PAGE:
When I go out, I enjoy walking and exploring, so this past weekend I made a point to find interesting objects. I did not want to include the usual rubbish, and where I live that means lots of cigarette butts, fast food bags, and plastic water bottles. I found and decided to keep rusty wire, a marble, a metal object, an aluminum can pop-top (I don’t think they make these kind anymore), and a bit of fisherman’s net. The result is a quick funny face.

While at the public library, I was wandering through the shelves and lucked up by finding a fun book called Trash Origami. It has 25 paper folding projects that you can make by reusing printed materials that almost everyone has around, including soup can labels and magazine pages. Don’t just hoard your colorful paper when you can make something aesthetic or utilitarian!

All this is reminiscent of childhood collages using glue, cut paper, glue, macaroni, beans, and cereal. But hey we’re grown up now! Aren’t we? Now it’s find art.

Here’s a link to 11 Artist Doing Amazing Things With Recycled Materials.

Wabi-Sabi Life

lluskart-elite-traySometimes you get lucky and feel like you hit the jackpot even when you are rifling through discarded things. While I did not discover a pot of gold under a rainbow, I saved this beautiful Elite serving tray from becoming part of the city dump. Thank you, universe!

Though it’s suffered through some hard times and corrosion (haven’t we all), all it needed was a little clean up with Iron Out Rust Remover, then two thin coats of Rust-Oleum Satin Clear Enamel to bring it back to life. It wouldn’t be that easy to fix me!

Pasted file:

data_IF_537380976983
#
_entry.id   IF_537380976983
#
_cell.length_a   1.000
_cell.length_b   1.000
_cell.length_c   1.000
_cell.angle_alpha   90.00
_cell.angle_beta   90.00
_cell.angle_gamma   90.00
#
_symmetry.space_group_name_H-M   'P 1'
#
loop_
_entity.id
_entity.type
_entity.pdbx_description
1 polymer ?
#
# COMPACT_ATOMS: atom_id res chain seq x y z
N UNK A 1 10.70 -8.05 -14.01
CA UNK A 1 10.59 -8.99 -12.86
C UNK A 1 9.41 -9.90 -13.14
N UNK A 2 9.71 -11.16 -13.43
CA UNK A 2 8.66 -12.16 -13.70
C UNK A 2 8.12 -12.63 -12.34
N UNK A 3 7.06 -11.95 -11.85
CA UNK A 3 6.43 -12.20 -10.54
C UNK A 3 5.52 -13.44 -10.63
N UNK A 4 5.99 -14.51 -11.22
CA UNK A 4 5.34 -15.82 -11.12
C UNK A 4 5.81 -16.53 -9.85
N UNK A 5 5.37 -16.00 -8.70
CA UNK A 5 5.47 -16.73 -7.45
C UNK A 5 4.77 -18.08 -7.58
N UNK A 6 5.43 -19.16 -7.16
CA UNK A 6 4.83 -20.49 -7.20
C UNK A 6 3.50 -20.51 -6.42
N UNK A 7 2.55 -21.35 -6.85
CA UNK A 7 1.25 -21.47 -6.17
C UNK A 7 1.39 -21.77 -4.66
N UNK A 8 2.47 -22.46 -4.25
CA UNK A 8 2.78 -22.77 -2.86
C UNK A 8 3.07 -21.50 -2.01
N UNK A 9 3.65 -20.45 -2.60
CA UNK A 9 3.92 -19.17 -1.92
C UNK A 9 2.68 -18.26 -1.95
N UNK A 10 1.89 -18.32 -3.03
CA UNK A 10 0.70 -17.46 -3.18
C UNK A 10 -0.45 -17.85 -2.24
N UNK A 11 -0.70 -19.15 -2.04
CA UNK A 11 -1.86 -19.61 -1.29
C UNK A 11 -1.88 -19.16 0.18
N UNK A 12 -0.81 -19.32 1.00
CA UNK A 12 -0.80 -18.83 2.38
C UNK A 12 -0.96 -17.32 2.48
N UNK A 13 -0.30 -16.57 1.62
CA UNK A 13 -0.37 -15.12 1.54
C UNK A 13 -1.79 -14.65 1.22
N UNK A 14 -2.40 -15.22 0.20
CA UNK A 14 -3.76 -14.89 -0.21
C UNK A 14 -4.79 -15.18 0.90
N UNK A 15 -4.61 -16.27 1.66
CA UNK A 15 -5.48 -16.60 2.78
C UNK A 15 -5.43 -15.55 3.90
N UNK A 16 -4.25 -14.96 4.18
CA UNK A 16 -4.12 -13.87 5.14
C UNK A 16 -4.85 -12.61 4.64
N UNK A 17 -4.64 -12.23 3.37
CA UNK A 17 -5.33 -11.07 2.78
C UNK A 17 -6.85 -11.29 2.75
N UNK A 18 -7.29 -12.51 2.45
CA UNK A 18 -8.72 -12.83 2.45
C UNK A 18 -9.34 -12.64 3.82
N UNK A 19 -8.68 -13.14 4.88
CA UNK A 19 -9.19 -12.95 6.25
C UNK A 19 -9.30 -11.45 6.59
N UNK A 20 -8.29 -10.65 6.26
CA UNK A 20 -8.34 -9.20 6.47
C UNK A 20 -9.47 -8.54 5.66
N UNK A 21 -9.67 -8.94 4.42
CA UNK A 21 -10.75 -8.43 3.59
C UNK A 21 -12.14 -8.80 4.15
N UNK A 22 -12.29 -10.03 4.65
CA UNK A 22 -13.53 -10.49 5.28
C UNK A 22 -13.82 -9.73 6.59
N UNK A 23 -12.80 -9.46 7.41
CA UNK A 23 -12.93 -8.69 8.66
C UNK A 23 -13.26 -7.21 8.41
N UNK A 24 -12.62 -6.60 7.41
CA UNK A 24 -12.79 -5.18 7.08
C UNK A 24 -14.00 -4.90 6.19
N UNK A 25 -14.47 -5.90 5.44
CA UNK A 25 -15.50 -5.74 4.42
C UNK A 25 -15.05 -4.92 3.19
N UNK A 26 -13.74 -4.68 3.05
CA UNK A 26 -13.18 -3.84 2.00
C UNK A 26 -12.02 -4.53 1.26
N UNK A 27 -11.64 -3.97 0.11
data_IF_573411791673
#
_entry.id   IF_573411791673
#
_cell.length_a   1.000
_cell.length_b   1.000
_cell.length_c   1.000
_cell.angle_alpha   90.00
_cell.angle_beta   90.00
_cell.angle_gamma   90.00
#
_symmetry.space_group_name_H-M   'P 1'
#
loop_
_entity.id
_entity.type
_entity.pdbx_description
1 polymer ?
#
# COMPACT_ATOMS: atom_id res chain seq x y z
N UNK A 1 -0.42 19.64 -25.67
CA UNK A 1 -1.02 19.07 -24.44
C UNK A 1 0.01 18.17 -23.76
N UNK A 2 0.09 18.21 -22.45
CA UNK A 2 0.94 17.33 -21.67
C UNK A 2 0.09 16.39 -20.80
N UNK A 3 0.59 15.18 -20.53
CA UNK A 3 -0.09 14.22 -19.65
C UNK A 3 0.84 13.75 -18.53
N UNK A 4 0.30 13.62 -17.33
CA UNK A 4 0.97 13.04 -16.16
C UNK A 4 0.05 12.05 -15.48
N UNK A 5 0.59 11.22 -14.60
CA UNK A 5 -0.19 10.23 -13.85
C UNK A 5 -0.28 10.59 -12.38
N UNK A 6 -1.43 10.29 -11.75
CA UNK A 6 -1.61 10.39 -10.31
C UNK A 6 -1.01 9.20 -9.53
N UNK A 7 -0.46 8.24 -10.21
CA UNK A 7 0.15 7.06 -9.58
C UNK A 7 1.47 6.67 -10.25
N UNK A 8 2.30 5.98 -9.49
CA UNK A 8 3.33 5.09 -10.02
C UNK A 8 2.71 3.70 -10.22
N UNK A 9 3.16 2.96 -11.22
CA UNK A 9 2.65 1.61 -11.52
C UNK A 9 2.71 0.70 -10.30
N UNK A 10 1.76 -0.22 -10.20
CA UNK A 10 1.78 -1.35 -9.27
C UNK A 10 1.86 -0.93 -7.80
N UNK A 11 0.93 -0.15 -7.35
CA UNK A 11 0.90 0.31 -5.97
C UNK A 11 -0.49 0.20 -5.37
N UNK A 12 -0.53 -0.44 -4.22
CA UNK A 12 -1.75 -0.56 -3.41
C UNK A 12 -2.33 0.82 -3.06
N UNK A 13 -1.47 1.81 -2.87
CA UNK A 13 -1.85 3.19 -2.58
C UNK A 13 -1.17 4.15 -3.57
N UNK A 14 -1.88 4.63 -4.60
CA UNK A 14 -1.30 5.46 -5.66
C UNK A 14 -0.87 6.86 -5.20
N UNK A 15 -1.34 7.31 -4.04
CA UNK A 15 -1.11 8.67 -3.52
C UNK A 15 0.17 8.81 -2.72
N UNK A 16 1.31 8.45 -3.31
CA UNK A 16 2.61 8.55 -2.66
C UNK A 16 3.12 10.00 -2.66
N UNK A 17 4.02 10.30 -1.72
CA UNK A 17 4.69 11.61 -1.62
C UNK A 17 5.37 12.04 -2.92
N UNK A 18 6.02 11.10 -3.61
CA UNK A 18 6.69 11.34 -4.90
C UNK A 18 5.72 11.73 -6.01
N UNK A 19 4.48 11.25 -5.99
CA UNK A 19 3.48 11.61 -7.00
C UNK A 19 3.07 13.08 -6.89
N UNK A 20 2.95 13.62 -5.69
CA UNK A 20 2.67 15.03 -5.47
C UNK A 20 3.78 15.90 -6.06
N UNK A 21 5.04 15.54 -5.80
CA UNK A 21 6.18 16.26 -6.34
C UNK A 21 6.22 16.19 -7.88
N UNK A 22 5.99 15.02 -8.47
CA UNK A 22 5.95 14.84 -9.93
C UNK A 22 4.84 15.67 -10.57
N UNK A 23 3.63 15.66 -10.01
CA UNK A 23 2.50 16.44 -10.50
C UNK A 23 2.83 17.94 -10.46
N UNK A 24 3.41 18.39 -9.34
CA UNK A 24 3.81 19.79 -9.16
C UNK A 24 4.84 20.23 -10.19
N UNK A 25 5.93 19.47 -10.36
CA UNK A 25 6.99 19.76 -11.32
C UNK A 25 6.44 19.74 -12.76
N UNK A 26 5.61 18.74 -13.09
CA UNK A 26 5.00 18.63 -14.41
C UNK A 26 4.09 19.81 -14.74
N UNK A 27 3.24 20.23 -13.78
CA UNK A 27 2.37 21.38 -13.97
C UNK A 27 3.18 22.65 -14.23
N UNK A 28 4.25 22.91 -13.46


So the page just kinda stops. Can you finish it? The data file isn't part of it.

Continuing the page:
Elite Trays were manufactured by the Metal Tray Manufacturing Company Limited in London, England. I believe the company predates the internet because I could not locate a web address for them. However, I found many Elite Trays on both Etsy and eBay, but none with this particular design. This tray measures approximately 16×13 and depicts Japanese magnolia blossoms.

This tray is a great example of the Japanese concept of wabi-sabi. From the wikipedia article at https://en.wikipedia.org/wiki/Wabi-sabi, “Wabi-sabi represents Japanese aesthetics and a Japanese world view centered on the acceptance of transience and imperfection. The aesthetic is sometimes described as one of beauty that is imperfect, impermanent, and incomplete.” The tray retains enough imperfection to have character and to show that it has survived many years. It also retains a simple message of natural beauty and the integrity to keep on being useful for many years. I find that this philosophy fits very well into my own ideas of responsible ownership and minimalism. I am not a constant shopper! I believe in the principles of reduce, reuse, recycle, repair, and repurpose.

Beautiful pink Japanese magnolias bloom in late winter. Some people do, too.

Free Art Movement

llusk_free-art-10The Free Art Movement is a global effort by artists to engage the world with ideas through art. I adventured with the Free Art Movement by participation in Atlanta’s Free Art Friday, known on Instagram and Twitter by the hashtag #FAFATL.